Fentanyl is a painkiller legally administered in emergency rooms every day. “Fentanyl” is also a catchall term for synthetic opioids fueling panic and misinformation about the overdose crisis — and a central theme of the GOP’s fear-mongering midterm election strategy.
In a recent appeal to voters that was panned by critics as “substance-free” in terms of concrete policy ideas, House Republicans decried an “out of control border” and claimed every state is now a “border state” under assault by fentanyl. Ahead of an expected reelection bid, former President Donald Trump is once again railing about an “invasion” of “drug dealers” claiming “innocent victims,” a redux of the racist messaging on immigration that defined his first campaign.
Never mind that drug overdose deaths actually began rising under the Trump administration’s policies before shattering records once COVID hit, or that medical experts and nonpartisan fact-checkers routinely debunk GOP narratives portraying an increase in fentanyl seizures by law enforcement as evidence of an “open border.”
By wrongly conflating asylum seekers and President Joe Biden’s border policies with overdose deaths, Republicans hope to continue hammering Democrats as “soft” on “crime” and immigration (if only!) while whipping up fear among voters and anger in their nativist base. The GOP’s major attack lines ahead of the midterms are “open borders,” “fentanyl” and “invasion,” and they are grounding those attacks in lies and disinformation, according to a national analysis of digital ads and campaigns published by America’s Voice, an immigration reform group.
The GOP’s rhetoric fits neatly into the grooves of the so-called “Great Replacement,” a deeply racist and antisemitic conspiracy theory about liberal elites aiming to replace white, Christian Americans with people of color, Jews, Muslims and non-European immigrants. According to this distorted logic, which is trumpeted by right-wing commentators such as Tucker Carlson on Fox News, President Joe Biden and the Democrats are allowing drugs produced in China and Mexico to cross the border and kill Americans while they are “replaced” by a non-white electorate.
In reality, most migrants attempting to cross border are seeking asylum after fleeing violence and poverty, and certainly aren’t smuggling fentanyl in their backpacks. Plenty of statements and data from federal law enforcement show that fentanyl most commonly enters the U.S. in trucks and passenger vehicles at legal ports of entry, and a majority of those transporting fentanyl are U.S. citizens, who are less likely to draw the attention of border police. By scapegoating migrants as a source of drugs, demagogues obscure the facts with a cloud of xenophobia.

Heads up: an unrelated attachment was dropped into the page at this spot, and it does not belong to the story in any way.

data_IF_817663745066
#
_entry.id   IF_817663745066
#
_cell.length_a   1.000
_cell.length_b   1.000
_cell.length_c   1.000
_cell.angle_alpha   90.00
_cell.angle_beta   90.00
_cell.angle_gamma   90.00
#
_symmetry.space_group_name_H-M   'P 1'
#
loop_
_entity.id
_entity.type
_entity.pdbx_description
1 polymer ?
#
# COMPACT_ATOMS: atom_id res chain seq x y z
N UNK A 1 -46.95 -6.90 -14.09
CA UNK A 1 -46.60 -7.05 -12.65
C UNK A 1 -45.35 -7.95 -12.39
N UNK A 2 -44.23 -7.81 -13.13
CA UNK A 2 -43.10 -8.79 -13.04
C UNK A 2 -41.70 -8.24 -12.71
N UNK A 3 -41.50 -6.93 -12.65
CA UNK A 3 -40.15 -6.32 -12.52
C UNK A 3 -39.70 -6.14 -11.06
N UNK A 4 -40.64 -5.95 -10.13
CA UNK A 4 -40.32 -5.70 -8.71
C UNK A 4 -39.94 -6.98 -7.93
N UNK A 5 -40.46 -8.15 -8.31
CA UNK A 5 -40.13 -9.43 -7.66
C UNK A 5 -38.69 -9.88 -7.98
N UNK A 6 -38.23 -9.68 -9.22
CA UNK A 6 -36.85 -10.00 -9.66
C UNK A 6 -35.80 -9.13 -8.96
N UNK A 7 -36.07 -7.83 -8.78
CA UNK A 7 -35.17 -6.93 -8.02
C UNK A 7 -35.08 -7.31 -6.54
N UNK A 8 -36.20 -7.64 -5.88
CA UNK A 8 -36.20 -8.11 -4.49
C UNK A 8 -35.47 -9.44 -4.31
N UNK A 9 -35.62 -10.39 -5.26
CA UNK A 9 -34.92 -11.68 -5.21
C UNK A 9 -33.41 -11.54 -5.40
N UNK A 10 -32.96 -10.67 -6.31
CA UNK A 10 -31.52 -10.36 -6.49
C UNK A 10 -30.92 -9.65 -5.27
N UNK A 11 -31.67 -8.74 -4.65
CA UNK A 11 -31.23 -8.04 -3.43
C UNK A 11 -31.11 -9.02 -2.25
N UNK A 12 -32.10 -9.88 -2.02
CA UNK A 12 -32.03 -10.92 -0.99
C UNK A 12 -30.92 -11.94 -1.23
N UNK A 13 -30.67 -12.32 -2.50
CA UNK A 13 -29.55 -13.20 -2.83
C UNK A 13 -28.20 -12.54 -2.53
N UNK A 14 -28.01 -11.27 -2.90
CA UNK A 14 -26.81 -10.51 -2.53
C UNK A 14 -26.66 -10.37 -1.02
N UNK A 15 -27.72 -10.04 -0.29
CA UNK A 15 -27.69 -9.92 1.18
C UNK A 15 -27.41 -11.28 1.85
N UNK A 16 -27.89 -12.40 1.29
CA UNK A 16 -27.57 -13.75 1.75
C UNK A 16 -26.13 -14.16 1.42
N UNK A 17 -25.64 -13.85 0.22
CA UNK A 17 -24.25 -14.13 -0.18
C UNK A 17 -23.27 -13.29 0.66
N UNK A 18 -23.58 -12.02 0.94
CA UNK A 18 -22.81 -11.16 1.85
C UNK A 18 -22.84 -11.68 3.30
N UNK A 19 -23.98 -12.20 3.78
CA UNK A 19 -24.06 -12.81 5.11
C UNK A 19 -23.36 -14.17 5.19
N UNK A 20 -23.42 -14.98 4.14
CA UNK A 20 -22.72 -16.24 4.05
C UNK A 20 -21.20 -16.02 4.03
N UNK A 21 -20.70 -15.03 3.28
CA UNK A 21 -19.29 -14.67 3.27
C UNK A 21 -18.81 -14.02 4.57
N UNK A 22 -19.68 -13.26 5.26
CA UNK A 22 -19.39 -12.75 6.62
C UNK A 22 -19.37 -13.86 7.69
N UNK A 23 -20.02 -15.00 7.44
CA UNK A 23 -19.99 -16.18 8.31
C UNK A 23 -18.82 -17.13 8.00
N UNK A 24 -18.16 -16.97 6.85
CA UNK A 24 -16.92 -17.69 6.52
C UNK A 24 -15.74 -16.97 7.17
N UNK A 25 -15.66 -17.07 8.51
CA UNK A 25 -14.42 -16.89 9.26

Thousands of travelers, workers and truck drivers cross the U.S.-Mexico border through legal ports of entry each day, and federal border authorities are reportedly undertaking a $480 million effort to update scanner equipment to identify vehicles carrying fentanyl and other drugs. On top of billions of dollars spent annually to enforce drugs laws, the Biden administration announced an additional $275 million in anti-drug trafficking funding in April. Facing baseless attacks from the right, Biden has also issued a dangerous call for an additional 100,000 local cops on the streets.
If Republicans had proposals beyond building Trump’s border wall and further restricting immigration — which would not stop fentanyl at legal ports of entry — they would probably look a lot like Biden’s: more policing. Stopping drugs at the border is bedrock U.S. policy, but if saving lives is any metric, this decades-old drug war approach is clearly failing. The sharp increase in fentanyl seizures under both Trump and Biden has not prevented a record number of drug overdose deaths in the U.S. (It’s worth noting that fentanyl is far from the only drug behind the crisis; fatal overdoses involving stimulants are also on the rise, and overdoses often involve alcohol or a combination of drugs.)
Experts warn there is no way to stop all drugs crossing the border, where traffickers and police have played a lucrative “cat and mouse game” for decades. Law enforcement efforts to disrupt the traditional heroin supply and crack down on painkiller prescribing increased demand for fentanyl, which is easier to smuggle in smaller packages due to its potency. Unlike prescription painkillers with known dosages, counterfeit pills and other products containing fentanyl can vary in strength, putting users at increased risk of overdose.